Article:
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According to a study of 2,000 adults in the United Kingdom, cited in The Huffington Post UK, 46 percent think being an animal lover makes a person more attractive. (Our only question is why the number isn’t higher!)

Women were more likely to feel this way than men (49% versus 40%).

Approximately one-third of the surveyed Brits (32%) said they thought someone with a dog was more likely to be loyal, compassionate, and kind.

Conducted by Direct Line, a UK insurance company, the survey seems to indicate that having a pet may increase the odds of finding love, or even just making new friends. They enrich our lives in countless ways, but no matter what the motivation for bringing a dog into your life, their own health and happiness should be paramount.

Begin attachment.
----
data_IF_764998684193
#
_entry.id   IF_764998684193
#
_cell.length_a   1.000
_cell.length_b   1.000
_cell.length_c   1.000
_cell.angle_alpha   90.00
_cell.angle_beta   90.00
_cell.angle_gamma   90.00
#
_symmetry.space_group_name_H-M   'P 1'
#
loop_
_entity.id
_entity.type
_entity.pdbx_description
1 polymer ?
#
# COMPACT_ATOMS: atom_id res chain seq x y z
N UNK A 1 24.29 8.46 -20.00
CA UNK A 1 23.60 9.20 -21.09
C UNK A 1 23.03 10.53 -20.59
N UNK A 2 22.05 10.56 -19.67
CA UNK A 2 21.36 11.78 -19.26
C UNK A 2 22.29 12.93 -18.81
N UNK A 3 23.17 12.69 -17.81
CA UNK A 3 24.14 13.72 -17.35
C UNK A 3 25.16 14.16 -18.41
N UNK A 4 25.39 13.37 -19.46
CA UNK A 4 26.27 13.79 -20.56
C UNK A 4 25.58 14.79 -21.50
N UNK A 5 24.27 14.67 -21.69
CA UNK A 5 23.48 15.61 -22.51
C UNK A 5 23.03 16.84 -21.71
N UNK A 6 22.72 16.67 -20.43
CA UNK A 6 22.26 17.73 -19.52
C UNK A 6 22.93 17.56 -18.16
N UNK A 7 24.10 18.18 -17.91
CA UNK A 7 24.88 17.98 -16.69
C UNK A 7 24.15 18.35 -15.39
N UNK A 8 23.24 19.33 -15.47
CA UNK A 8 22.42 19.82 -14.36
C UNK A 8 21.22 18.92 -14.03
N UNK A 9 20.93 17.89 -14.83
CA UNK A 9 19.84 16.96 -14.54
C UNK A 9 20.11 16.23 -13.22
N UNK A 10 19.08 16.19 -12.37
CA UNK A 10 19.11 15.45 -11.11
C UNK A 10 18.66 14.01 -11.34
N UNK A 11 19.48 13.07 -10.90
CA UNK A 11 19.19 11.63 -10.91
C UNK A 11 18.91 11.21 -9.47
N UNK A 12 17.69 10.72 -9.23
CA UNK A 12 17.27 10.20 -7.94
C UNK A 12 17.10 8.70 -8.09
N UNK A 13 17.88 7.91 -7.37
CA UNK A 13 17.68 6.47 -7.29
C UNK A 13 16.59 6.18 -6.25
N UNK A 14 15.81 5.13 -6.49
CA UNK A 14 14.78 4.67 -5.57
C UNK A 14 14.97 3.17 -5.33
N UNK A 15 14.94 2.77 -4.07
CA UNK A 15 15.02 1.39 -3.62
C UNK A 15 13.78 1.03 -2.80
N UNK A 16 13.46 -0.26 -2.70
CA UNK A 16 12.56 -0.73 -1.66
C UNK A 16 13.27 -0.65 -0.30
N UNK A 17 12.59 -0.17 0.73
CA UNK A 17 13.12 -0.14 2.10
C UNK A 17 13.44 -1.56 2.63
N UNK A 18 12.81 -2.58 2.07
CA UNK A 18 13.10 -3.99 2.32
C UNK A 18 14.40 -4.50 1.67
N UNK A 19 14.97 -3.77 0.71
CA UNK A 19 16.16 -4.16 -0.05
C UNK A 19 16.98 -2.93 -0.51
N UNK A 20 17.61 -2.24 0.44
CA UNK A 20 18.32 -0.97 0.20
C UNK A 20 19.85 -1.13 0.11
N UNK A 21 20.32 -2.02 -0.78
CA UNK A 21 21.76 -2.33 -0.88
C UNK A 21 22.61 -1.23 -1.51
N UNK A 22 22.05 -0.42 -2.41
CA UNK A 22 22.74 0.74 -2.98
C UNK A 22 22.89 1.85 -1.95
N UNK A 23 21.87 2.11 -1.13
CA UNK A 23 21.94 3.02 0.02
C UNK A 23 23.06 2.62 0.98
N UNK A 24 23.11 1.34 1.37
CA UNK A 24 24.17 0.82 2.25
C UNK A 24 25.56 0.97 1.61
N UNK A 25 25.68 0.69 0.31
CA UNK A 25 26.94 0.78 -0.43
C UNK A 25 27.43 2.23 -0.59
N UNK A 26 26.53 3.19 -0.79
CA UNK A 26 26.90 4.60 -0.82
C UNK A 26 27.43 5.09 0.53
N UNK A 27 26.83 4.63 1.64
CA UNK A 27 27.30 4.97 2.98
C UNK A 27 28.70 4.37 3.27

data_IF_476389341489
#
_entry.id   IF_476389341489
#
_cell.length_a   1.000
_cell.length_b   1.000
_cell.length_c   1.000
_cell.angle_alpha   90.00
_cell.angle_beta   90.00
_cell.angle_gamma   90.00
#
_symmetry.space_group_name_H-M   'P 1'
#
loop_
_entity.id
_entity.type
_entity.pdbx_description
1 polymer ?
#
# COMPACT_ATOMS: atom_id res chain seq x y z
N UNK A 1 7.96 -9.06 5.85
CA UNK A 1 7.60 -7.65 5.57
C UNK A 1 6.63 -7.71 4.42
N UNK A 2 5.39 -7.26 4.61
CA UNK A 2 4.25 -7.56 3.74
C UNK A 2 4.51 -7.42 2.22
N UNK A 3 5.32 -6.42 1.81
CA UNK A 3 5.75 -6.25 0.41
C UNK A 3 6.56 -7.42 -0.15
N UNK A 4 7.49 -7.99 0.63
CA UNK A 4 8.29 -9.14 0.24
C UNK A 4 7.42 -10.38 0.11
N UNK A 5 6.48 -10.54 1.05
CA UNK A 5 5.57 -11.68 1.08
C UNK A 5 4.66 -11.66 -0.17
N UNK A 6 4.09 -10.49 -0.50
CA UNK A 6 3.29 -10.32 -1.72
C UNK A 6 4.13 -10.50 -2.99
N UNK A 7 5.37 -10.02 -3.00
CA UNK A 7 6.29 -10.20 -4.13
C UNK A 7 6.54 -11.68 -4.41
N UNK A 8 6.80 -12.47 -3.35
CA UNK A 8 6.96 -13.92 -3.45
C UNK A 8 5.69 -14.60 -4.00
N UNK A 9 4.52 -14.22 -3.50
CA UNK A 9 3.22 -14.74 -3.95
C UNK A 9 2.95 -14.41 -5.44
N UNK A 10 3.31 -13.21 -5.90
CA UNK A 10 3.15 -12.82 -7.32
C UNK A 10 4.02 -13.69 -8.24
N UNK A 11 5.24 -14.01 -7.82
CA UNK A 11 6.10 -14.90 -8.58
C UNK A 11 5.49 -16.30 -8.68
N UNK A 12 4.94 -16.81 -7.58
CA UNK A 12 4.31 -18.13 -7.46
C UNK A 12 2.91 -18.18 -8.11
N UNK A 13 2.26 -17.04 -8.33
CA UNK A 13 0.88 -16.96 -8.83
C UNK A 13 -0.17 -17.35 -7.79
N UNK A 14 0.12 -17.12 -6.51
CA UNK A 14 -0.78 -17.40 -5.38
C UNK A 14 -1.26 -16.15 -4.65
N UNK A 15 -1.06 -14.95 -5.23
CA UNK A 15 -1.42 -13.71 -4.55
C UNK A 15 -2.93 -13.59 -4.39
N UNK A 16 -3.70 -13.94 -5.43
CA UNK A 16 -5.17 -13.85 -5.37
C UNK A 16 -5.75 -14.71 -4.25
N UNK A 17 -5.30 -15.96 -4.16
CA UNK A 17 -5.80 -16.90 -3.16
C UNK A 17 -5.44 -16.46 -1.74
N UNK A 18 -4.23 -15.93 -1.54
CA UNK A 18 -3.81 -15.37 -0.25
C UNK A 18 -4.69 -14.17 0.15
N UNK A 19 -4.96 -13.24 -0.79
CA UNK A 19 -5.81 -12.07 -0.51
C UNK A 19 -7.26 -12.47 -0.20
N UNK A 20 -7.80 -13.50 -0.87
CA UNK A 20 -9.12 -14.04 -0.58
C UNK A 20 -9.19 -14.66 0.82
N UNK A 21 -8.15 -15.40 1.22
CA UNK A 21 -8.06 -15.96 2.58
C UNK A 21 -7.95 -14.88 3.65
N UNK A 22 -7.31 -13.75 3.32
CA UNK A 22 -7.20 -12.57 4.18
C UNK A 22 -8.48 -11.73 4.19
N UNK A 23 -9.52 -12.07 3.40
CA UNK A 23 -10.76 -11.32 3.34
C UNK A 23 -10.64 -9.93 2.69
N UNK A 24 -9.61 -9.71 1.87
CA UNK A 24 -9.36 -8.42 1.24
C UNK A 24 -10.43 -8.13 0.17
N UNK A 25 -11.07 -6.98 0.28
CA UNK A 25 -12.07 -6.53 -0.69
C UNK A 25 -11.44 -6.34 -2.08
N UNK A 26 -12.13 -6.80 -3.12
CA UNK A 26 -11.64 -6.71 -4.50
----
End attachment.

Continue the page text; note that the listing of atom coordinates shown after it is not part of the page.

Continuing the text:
Another study, this one from Tufts University’s Cummings School of Veterinary Medicine, found that people with strong connections to their pets also reap social and relationship benefits.

The researchers surveyed 500 people between the ages of 18 and 26 and found that those who had “strong attachment to pets reported feeling more connected to their communities and relationships.”

Perhaps it’s not surprising that so many people see animal lovers in a positive light: The Tufts’ study also found that people who had a bond with an animal as a teen and young adult went on to be more empathetic and confident later in life than those who did not.

Dog owners seeking romance can also just cut to the chase (so to speak) with Tindog, the canine version of Tinder.

The tech world has caught on to the demand for innovations that create communities for dog lovers
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What’s he thinking?

Dogs exhibit all sorts of bewildering, funny, and sometimes worrisome, quirky behaviors. Ever wonder what he's thinking and where the behaviors come from? Download this e-book to find out.
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